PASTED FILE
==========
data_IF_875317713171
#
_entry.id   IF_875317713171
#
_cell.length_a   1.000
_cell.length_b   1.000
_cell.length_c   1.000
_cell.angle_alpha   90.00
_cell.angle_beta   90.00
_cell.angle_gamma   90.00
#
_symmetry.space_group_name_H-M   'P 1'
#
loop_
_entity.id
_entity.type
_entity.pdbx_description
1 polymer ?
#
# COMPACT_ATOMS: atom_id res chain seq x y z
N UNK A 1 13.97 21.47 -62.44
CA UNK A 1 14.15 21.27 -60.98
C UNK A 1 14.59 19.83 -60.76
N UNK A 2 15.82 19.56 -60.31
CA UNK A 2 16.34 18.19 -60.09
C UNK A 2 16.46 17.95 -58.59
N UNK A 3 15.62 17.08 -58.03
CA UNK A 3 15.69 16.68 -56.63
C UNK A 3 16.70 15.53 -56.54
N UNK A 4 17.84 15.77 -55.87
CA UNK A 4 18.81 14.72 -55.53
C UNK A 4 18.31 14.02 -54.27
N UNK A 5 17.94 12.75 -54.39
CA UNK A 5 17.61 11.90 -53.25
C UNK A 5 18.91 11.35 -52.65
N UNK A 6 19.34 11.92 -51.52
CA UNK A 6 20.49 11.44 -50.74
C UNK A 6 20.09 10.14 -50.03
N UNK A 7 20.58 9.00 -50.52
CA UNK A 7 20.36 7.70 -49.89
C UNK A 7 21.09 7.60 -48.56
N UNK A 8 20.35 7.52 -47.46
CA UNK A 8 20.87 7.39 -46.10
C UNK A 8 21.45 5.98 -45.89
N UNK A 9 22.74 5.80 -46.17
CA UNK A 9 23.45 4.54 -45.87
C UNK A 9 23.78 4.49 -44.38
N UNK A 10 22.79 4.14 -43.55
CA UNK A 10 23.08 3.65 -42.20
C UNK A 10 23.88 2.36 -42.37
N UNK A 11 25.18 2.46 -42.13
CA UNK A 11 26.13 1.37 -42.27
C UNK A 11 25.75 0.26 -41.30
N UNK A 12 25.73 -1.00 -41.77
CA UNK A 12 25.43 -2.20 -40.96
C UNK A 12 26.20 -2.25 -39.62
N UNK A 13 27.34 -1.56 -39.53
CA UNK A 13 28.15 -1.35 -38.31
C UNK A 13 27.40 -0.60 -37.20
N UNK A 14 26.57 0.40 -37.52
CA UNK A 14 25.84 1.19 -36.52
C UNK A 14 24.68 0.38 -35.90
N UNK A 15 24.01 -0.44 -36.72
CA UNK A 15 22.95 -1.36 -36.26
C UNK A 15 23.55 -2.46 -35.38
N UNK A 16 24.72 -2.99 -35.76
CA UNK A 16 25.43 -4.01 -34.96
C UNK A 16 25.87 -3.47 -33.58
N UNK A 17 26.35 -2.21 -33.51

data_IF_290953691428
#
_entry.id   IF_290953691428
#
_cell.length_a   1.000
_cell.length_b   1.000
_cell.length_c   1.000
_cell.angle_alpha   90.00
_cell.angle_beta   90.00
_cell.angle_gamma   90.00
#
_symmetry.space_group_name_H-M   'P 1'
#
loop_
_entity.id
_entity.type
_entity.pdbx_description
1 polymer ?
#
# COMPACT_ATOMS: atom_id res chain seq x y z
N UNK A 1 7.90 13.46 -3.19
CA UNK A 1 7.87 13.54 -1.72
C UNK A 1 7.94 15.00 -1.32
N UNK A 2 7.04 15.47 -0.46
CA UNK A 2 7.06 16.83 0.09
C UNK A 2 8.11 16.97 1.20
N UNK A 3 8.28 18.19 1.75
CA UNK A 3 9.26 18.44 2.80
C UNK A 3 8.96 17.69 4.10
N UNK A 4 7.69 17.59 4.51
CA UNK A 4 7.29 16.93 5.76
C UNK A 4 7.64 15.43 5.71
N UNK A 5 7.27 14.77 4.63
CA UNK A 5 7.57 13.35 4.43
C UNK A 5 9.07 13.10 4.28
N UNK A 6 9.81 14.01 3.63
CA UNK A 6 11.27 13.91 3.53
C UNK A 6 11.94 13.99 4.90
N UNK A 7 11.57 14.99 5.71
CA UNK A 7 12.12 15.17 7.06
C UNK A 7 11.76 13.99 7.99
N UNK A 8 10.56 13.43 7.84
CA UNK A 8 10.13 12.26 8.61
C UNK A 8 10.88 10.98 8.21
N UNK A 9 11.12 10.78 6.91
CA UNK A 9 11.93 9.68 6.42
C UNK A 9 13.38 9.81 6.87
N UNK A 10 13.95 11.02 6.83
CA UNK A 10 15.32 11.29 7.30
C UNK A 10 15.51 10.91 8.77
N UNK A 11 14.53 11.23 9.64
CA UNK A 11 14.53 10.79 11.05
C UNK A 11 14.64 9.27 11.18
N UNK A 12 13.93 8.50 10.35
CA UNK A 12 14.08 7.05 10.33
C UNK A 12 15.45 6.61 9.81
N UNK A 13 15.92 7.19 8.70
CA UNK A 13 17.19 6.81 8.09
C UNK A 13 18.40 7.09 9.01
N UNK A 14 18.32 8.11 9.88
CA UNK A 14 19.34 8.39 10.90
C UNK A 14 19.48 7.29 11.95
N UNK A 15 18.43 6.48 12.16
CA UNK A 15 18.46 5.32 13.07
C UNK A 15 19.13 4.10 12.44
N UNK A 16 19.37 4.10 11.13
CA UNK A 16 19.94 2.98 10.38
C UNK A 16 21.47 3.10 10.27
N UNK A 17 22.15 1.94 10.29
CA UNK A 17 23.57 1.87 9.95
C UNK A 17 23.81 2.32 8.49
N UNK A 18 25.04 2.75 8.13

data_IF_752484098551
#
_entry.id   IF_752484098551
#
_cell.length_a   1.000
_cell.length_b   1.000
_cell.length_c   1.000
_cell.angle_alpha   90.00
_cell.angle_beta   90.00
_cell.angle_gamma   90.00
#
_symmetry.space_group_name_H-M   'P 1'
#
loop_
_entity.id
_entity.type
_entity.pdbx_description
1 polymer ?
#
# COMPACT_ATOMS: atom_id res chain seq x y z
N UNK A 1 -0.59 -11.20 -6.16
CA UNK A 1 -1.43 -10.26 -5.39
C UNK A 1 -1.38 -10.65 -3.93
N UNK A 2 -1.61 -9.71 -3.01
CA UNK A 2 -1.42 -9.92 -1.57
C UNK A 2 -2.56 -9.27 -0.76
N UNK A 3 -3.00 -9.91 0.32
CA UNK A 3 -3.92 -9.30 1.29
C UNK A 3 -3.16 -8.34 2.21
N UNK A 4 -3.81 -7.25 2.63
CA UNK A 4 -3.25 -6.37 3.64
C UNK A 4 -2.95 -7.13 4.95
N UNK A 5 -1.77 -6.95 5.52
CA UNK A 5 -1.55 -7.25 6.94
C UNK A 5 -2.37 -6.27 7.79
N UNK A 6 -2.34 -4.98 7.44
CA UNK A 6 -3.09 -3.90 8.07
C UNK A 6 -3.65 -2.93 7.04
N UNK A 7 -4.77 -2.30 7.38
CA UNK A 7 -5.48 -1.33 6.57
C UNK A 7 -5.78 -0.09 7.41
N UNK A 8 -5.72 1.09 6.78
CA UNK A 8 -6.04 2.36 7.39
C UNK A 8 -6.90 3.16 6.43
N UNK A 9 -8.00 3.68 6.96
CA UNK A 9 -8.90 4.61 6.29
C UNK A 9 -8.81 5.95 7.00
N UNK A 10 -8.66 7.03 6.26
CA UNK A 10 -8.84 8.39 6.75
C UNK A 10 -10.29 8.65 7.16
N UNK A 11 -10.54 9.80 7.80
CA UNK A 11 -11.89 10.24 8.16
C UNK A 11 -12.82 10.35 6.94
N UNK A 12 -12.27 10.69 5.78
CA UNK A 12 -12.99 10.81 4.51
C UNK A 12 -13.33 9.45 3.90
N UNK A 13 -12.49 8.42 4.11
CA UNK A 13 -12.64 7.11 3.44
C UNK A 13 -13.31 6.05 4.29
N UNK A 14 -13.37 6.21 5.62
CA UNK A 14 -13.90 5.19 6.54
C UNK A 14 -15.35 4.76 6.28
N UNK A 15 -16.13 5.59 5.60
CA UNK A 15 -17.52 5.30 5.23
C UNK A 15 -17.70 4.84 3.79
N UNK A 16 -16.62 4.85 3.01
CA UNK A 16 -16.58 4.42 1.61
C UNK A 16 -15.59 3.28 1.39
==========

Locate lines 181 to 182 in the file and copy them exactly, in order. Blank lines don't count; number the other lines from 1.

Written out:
CA UNK A 7 -5.48 -1.33 6.57
C UNK A 7 -5.78 -0.09 7.41